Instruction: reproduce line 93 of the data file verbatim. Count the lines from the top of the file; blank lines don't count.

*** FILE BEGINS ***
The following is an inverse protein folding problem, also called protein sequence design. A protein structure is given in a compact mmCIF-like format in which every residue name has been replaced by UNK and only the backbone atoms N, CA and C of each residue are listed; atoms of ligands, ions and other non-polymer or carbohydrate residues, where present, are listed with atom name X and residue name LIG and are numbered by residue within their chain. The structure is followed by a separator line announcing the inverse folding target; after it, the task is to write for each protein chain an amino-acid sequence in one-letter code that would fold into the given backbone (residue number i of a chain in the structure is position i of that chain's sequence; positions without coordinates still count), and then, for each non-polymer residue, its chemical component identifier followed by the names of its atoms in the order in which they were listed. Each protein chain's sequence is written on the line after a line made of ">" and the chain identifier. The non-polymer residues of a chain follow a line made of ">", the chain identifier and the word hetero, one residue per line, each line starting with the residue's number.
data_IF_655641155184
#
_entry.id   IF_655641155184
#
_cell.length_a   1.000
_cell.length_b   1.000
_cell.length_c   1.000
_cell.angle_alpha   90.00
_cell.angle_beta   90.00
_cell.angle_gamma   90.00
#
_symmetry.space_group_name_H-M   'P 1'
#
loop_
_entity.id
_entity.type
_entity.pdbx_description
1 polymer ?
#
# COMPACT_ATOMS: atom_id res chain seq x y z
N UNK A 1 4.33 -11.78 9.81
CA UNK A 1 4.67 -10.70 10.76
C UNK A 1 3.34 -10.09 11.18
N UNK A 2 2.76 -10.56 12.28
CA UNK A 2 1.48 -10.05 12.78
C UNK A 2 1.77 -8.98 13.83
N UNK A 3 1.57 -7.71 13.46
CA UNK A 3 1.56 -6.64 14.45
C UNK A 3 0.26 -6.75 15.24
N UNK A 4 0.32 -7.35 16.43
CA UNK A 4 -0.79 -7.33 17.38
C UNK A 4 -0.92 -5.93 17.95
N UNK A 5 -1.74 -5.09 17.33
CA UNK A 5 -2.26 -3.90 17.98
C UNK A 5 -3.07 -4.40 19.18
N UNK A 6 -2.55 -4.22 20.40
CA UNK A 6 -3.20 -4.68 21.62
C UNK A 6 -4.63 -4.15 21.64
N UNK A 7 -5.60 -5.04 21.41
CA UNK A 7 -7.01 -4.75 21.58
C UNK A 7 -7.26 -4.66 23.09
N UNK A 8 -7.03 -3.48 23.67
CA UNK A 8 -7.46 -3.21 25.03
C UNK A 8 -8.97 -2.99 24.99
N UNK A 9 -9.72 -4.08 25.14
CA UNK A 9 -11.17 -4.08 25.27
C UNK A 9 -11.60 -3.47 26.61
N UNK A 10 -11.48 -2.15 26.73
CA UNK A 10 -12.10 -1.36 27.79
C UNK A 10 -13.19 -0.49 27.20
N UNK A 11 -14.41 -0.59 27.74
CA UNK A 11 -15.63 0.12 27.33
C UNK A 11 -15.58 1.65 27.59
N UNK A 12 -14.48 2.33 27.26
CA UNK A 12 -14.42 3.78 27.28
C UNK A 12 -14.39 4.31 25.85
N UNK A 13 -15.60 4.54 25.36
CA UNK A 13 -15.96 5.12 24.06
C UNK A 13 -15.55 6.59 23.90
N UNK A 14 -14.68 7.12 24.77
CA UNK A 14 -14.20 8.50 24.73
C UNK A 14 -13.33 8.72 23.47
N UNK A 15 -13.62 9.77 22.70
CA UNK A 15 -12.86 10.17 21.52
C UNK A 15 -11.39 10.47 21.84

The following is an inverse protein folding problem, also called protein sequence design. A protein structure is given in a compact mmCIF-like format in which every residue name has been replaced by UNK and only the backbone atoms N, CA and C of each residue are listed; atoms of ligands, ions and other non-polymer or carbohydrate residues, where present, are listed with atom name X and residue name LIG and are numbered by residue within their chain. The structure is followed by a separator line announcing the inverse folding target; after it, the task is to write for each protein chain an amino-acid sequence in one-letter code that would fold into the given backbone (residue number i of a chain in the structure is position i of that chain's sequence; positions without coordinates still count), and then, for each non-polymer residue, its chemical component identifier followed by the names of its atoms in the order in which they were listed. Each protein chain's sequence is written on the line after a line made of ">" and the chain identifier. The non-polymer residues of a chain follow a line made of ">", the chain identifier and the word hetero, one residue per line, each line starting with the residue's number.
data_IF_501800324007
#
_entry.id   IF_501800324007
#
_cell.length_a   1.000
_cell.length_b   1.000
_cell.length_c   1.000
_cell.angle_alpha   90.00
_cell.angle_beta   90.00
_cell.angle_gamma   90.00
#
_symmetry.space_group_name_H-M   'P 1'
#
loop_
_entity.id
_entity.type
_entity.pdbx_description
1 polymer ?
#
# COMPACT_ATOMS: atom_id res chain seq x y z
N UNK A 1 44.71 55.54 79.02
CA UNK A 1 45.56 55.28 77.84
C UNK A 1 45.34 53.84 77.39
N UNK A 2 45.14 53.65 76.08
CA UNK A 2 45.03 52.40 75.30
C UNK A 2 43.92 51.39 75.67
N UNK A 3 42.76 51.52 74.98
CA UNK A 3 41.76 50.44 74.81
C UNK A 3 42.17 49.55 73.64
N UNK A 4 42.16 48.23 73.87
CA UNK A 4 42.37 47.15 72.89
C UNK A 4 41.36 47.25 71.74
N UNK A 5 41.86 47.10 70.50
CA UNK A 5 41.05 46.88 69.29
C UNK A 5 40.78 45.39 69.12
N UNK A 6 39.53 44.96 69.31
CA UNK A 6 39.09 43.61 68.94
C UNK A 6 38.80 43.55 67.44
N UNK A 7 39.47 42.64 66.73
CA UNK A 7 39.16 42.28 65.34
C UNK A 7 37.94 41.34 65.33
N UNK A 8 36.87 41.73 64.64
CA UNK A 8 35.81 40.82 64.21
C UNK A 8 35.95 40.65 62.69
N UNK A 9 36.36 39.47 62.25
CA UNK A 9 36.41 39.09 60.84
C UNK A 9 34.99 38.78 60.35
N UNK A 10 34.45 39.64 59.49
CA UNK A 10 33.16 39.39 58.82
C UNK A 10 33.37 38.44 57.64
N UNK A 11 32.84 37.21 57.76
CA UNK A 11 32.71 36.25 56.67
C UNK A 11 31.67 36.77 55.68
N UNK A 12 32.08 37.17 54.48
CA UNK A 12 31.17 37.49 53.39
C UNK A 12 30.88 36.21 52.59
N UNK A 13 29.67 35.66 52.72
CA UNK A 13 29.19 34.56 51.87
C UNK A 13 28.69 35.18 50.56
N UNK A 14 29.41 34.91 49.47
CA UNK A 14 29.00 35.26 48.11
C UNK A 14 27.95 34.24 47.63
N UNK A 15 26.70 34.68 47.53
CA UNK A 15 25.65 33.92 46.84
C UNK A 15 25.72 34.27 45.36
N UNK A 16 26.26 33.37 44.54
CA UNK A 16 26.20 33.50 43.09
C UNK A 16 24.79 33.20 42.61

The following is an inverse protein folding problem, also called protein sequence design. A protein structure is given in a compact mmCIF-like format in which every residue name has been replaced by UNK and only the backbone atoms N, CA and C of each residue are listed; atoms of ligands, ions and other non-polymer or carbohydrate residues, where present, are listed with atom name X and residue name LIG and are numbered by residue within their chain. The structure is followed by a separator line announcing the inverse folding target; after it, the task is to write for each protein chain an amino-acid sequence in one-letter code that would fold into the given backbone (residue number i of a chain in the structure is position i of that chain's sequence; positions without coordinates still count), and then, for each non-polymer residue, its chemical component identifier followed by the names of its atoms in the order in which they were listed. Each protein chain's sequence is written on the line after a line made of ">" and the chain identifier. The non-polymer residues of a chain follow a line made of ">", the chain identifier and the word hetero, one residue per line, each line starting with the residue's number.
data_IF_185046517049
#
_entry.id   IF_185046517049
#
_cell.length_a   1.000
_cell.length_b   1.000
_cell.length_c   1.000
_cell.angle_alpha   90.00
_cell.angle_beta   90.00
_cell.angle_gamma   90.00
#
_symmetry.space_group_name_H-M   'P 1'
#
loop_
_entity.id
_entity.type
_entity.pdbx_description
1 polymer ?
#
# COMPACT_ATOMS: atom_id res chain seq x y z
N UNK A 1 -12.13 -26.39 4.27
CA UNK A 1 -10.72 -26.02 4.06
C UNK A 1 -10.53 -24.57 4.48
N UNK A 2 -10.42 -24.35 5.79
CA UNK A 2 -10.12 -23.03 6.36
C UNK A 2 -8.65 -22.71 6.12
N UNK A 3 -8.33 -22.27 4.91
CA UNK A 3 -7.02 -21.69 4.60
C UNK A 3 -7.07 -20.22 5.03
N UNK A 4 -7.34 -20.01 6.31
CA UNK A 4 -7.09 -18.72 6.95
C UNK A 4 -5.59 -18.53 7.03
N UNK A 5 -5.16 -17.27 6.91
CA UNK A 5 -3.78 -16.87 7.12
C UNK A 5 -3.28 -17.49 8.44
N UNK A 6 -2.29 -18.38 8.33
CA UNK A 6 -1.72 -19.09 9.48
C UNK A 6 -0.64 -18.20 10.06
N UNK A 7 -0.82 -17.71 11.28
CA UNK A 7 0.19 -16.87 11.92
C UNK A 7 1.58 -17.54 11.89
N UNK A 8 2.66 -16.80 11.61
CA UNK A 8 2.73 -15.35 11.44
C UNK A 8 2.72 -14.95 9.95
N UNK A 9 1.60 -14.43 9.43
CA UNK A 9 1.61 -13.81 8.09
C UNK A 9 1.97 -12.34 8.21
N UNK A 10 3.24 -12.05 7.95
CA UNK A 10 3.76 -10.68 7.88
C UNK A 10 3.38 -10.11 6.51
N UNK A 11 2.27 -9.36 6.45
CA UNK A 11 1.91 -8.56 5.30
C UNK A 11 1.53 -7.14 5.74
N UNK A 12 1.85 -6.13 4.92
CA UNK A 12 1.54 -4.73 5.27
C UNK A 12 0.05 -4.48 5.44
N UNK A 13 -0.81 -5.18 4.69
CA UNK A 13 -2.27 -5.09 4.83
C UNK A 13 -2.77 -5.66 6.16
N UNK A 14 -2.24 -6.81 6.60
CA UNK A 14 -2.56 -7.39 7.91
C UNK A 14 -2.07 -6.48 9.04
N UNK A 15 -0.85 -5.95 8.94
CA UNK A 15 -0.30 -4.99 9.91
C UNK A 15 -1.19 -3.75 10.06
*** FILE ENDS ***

C UNK A 2 43.92 51.39 75.67